Pew compared the worldwide survey to one it did in 2012 among U.S. Muslims, who are more at ease with living in contemporary society than Muslims living elsewhere. About six-in-ten Muslims living in the U.S. (63 percent) say there is no tension between being religiously devout and living in a modern society, compared with a median of 54 percent of Muslims worldwide.
On the question of violence committed in the name of Islam, the surveys found about eight-in-10 Muslims (81 percent) say that suicide bombing and similar acts targeting civilians are never justified. Across the globe, a median of roughly seven-in-10 Muslims (72 percent) agrees.
In other findings of the survey:
• At least half of Muslims in most countries surveyed say they are concerned about religious extremist groups in their country.
• Muslims around the world overwhelmingly view certain behaviors — including prostitution, homosexuality, suicide, abortion, euthanasia and consumption of alcohol — as immoral. But attitudes toward polygamy, divorce and birth control are more varied.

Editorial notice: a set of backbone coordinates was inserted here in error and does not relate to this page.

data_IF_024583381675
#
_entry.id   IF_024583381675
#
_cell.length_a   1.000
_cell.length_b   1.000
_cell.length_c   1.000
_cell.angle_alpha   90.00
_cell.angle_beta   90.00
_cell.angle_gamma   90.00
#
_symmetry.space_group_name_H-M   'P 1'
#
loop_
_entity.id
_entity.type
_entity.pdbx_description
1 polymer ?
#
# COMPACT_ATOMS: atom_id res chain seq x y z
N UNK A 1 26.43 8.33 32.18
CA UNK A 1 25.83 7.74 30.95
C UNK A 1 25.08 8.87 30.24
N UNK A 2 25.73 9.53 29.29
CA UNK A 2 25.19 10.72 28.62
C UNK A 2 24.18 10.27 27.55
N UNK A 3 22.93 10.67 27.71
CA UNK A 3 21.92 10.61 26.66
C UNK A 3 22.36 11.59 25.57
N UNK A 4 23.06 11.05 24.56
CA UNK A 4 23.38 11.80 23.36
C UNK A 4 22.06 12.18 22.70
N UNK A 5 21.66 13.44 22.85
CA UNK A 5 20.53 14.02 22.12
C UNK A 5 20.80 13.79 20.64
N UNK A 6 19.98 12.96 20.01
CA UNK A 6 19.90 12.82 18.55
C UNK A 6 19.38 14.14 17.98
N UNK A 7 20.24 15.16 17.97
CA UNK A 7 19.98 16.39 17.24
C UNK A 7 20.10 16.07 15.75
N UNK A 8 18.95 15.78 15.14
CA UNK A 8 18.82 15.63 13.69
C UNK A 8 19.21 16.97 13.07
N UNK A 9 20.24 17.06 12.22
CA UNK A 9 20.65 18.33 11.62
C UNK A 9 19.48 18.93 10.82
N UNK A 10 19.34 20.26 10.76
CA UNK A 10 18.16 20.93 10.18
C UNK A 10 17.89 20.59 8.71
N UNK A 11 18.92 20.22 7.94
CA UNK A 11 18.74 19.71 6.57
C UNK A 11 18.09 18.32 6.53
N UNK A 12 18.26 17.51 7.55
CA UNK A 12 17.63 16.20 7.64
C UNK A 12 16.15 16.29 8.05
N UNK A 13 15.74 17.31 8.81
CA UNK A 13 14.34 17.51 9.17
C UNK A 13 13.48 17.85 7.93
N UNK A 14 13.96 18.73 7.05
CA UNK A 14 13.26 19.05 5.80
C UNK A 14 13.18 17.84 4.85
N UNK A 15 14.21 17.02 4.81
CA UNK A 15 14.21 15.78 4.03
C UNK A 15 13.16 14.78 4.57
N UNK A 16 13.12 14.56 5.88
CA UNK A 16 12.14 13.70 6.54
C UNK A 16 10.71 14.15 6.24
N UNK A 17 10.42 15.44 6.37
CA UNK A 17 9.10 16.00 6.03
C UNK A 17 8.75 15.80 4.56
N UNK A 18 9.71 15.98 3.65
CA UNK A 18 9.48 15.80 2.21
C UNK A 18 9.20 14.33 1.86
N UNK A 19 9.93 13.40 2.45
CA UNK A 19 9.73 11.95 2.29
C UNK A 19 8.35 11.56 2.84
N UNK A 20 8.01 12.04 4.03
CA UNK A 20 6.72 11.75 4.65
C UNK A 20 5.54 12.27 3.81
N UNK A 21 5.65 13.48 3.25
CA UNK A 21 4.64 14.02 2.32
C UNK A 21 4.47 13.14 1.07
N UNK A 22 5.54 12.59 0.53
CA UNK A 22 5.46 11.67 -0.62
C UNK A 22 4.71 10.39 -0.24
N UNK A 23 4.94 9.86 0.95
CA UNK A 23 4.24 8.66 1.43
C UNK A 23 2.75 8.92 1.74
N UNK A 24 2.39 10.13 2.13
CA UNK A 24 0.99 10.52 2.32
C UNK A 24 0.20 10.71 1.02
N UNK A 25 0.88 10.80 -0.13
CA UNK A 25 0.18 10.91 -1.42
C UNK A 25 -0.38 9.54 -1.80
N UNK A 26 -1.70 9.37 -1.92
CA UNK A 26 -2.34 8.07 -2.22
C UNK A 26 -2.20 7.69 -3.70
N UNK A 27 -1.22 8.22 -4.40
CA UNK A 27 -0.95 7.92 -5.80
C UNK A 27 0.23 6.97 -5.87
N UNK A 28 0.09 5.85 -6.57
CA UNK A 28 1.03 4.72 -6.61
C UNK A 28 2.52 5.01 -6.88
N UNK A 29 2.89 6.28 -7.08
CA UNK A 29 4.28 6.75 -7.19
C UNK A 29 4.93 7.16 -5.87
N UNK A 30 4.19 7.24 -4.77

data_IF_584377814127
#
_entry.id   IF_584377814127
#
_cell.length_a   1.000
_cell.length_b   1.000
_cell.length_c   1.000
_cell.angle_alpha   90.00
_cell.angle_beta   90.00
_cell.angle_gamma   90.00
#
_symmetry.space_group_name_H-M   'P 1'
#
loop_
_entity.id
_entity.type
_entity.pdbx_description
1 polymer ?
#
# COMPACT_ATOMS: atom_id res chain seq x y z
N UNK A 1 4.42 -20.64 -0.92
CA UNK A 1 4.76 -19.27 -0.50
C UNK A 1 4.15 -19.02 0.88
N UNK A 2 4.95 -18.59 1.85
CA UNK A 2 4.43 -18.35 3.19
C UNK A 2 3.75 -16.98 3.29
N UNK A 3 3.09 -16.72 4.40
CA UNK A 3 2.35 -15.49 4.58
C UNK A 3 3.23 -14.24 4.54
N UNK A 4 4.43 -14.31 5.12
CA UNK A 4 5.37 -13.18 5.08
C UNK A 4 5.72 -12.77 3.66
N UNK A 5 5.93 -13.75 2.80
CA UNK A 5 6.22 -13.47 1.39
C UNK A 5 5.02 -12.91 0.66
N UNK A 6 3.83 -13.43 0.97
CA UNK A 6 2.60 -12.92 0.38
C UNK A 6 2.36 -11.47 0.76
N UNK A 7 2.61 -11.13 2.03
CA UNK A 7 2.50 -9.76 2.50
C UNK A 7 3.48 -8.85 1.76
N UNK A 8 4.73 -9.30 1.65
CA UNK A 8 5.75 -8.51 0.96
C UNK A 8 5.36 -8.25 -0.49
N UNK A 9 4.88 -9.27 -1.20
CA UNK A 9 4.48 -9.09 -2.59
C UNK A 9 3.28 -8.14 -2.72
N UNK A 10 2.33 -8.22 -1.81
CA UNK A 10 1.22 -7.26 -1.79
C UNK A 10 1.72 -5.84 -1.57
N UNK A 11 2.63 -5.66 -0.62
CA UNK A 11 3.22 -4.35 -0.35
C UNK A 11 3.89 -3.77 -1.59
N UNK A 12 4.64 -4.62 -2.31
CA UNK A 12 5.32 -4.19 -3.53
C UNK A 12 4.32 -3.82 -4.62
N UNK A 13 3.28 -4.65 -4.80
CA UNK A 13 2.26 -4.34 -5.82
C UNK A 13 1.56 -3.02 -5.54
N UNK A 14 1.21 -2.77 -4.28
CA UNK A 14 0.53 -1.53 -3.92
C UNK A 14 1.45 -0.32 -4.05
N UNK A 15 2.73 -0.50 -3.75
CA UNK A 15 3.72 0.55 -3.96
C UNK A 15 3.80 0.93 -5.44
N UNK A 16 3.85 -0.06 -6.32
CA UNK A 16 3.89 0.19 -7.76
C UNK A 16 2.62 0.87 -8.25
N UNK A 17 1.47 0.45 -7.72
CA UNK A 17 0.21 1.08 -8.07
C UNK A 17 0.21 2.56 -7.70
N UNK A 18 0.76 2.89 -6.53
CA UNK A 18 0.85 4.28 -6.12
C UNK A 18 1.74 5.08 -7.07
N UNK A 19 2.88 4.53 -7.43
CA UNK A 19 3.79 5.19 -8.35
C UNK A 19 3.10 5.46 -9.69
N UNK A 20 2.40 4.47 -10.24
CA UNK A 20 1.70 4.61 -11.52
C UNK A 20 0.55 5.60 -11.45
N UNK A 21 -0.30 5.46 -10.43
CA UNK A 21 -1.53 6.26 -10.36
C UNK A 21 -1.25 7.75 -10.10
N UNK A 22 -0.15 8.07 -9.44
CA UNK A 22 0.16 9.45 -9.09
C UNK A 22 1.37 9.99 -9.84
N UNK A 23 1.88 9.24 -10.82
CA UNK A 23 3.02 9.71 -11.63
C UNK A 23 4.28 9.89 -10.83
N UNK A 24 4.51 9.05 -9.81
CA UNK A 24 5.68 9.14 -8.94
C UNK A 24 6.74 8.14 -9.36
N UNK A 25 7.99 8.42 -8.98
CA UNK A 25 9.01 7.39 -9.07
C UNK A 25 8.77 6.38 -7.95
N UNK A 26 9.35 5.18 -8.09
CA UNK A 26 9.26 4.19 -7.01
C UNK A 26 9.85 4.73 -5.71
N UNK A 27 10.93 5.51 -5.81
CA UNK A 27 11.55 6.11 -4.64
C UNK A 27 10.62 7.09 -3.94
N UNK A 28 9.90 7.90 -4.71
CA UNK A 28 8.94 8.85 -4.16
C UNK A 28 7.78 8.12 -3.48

• In most countries where a question about so-called “honor” killings was asked, majorities of Muslims say such killings are never justified. Only in two countries — Afghanistan and Iraq — do majorities condone extra-judicial executions of women who allegedly have shamed their families by engaging in premarital sex or adultery.
• Majorities of Muslim women as well as men agree that a wife is always obliged to obey her husband. At the same time, majorities in many countries surveyed say a woman should be able to decide for herself whether to wear a veil.
• In half of the countries where the question was asked, majorities of Muslims want religious leaders to have at least “some influence” in political matters, and sizable minorities in Asia, the Middle East and North Africa think religious leaders should have a lot of political influence.